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Arab League: Likud vote scraps condition for peace talks
By: Sultan Ahmad
RIYADH, Saudi Arabia: The Arab League said Israeli Prime Minister Ariel Sharon's Likud party's vote against the creation of a Palestinian state essentially scrapped one of the conditions for Arab-Israeli peace talks, and called on Sharon to publicly disassociate himself from the vote.
Talking to reporters in Riyadh, League secretary general Amr Mussa said: "The decision by the extremist Likud party is a very dangerous development because it controls the Israeli government and draws up its policies."
Sunday, the 2,600-member central committee of the right-wing Likud party voted overwhelmingly to block the establishment of a Palestinian state.
Sharon opposed the hard-line motion, saying it would damage ties with Israel's top ally United States, which favors an independent Palestinian state.
Two Palestinian officials martyred during West Bank raid
By: Ahmad Hammadi
HEBRON: Two Palestinian intelligence officials were martyred early Tuesday when Israeli forces made an incursion into the autonomous Palestinian area of Khakhoul north of Hebron.
According to an Israeli army spokesman troops martyred the local commander of the Palestinian Authority's General Intelligence Apparatus, Khalid Abu Knam, and his deputy, Ahmed Abdel Aziz Zomare.
In other parts of the West Bank, soldiers also arrested 14 'wanted Palestinians' overnight, the army said.
Meanwhile, Israeli Premier Sharon said he - not his Likud Party - would set Israel's policy toward the Palestinians. His remarks came after Likud Party ignored his plea and passed a non-binding resolution, rejecting the idea of a Palestinian state.
NATO, Russia to launch new security relationship
By: Special Reporter
ICELAND: NATO and Russia are preparing to launch a new security relationship, reports said on Tuesday.
NATO foreign ministers holding their two-day session in Iceland, and Russia are expected to form new NATO-Russia Council, where Moscow will have a say in decision-making on issues such as security, terrorism and the spread of weapons of mass destruction.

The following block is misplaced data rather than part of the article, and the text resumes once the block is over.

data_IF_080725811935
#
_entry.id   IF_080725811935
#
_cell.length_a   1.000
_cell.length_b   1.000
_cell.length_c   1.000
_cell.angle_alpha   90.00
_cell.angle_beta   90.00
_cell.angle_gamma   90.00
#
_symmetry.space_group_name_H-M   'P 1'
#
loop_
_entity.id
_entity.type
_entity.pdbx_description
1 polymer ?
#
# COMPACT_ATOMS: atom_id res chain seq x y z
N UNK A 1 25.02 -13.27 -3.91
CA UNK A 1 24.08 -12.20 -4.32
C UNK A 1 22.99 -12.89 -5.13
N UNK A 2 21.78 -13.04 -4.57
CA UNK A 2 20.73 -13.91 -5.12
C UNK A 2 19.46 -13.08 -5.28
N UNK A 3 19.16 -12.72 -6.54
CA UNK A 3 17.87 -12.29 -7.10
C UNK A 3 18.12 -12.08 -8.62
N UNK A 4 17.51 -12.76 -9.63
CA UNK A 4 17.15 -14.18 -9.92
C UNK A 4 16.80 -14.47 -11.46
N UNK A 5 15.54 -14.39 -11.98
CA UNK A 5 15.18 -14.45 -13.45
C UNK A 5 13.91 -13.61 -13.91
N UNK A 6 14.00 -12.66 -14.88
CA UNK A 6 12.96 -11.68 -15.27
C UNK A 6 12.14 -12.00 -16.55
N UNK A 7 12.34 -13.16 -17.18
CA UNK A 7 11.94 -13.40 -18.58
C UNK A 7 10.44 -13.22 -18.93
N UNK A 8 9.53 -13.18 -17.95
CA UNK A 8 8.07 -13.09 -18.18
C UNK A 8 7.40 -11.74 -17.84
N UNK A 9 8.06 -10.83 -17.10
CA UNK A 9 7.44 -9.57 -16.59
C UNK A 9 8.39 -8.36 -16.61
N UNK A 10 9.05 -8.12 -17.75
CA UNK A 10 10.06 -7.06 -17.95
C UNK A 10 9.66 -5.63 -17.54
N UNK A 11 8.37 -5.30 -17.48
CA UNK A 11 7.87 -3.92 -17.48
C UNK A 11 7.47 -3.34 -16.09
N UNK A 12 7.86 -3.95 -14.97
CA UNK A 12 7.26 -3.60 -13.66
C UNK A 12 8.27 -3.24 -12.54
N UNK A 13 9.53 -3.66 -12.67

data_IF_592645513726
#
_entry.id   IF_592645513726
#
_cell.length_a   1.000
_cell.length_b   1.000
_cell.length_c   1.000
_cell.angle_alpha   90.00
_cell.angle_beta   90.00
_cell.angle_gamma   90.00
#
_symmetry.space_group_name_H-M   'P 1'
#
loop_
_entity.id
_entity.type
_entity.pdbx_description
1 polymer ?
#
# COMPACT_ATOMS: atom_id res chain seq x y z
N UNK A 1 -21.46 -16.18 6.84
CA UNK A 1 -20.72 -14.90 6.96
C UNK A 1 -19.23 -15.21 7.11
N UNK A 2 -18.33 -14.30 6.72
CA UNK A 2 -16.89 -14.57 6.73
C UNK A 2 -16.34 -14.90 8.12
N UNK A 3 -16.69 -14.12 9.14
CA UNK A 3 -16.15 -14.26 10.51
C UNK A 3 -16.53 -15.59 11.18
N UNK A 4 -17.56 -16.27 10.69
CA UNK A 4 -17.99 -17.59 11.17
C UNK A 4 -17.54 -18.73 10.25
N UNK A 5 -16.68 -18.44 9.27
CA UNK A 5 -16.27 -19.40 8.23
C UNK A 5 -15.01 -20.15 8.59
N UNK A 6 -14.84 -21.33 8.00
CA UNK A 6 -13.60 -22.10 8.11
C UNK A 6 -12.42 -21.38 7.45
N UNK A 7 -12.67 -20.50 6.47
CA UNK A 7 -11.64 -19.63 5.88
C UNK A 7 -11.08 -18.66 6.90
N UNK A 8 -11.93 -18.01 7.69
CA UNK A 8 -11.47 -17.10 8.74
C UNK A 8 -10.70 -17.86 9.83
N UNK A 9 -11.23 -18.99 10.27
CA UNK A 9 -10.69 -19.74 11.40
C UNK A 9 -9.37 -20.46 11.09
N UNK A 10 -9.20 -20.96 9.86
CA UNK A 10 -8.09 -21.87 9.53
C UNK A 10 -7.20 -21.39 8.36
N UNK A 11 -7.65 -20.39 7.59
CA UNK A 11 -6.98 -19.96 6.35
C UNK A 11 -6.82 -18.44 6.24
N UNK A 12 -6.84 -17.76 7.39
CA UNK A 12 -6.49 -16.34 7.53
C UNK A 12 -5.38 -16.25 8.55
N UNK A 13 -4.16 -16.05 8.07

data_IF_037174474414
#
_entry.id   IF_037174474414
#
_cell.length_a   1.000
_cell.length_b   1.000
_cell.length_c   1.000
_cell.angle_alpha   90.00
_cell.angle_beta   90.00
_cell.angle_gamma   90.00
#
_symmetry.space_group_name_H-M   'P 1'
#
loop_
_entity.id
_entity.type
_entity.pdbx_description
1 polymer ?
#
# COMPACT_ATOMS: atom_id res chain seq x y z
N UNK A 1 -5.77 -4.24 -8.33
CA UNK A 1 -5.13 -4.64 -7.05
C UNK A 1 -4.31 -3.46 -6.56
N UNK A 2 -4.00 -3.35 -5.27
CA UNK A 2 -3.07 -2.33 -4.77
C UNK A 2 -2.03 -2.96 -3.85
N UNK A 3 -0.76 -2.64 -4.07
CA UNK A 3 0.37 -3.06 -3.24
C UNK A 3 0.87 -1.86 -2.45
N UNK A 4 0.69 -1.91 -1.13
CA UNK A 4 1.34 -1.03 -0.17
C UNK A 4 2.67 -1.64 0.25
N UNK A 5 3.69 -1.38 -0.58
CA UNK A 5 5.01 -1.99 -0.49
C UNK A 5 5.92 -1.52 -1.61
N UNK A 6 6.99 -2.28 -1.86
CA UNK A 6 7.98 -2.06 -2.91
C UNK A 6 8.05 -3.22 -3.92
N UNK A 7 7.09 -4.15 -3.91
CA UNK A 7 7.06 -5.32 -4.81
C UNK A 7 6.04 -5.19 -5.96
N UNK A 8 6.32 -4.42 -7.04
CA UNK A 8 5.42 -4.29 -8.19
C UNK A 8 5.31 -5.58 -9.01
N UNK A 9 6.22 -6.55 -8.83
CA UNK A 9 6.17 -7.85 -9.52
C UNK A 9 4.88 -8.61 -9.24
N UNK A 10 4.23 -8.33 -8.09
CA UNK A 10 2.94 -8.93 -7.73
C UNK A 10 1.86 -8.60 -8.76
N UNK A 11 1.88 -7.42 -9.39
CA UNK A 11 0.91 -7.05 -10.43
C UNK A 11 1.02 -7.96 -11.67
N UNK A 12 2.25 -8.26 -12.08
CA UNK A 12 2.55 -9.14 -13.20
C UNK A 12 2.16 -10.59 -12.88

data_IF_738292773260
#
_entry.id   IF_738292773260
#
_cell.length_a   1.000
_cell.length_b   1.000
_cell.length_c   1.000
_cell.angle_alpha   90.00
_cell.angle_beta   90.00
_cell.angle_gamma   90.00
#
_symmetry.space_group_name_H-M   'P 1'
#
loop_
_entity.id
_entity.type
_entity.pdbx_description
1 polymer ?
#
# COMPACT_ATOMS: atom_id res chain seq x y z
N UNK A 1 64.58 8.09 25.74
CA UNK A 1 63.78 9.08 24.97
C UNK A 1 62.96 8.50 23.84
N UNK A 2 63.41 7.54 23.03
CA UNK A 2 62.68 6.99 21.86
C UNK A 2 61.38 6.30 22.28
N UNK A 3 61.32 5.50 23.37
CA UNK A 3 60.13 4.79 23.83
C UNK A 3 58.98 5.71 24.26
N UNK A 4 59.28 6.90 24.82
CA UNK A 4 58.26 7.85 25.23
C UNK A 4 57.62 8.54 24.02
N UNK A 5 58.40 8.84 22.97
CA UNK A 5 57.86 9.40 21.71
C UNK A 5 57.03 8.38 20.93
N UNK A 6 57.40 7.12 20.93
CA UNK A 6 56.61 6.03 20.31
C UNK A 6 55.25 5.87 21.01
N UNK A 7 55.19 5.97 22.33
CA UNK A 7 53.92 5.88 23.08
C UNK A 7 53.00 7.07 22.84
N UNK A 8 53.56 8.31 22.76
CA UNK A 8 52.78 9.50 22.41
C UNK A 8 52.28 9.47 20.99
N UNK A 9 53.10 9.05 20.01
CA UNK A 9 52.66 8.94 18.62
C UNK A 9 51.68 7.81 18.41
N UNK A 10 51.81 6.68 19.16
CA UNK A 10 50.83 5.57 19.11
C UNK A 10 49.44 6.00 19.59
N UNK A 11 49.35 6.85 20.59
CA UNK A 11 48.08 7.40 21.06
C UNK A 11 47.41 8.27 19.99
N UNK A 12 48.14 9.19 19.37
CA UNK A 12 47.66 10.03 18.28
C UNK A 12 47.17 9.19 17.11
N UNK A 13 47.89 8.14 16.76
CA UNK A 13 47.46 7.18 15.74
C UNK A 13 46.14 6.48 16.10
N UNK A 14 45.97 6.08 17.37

In opening remarks to the NATO meet, alliance Secretary-General George Robertson said the terror attacks on the US were a "wake-up call" for NATO to develop new military capabilities to deal with new threats.
Delay in trade talks with EU disappoints Iran
By: Sheikh Muhammad Khurasani
TEHRAN, Iran: Iran has expressed disappointment on Tuesday with the delay in the start of negotiations with the European Union on a trade and cooperation accord.
State radio said: "If the negotiations had been started, it would have opened great possibilities for widening political relations and the prospect of big markets."
"If the Europeans had signed the document, the international position of Iran would have been strengthened compared to the past," Iran's main daily the moderate Hamshahri said.
EU foreign ministers late Sunday deferred a decision on starting talks with Tehran on the accord for one month.
Dutch professor flays US policies
By: Mohsin Hemani
PESHAWAR, Pakistan: Dr Jan Naderveen Pieterse, professor of sociology at the University of Illinois, Holland said the US strengthened religious organizations to counter communism during the Cold War, but under the new scheme of things, the same organizations have become its enemy.
At a seminar "Globalization and War on Terrorism" which was jointly organized by the Peshawar University Teachers Association (PUTA), Department of International Relations and Department of political science on Friday, Dr Pieterse told the participants: "Terrorism cannot be overcome with the use of force alone. We need to address the social, political and economic problems of the world. Extreme poverty proliferates terrorism."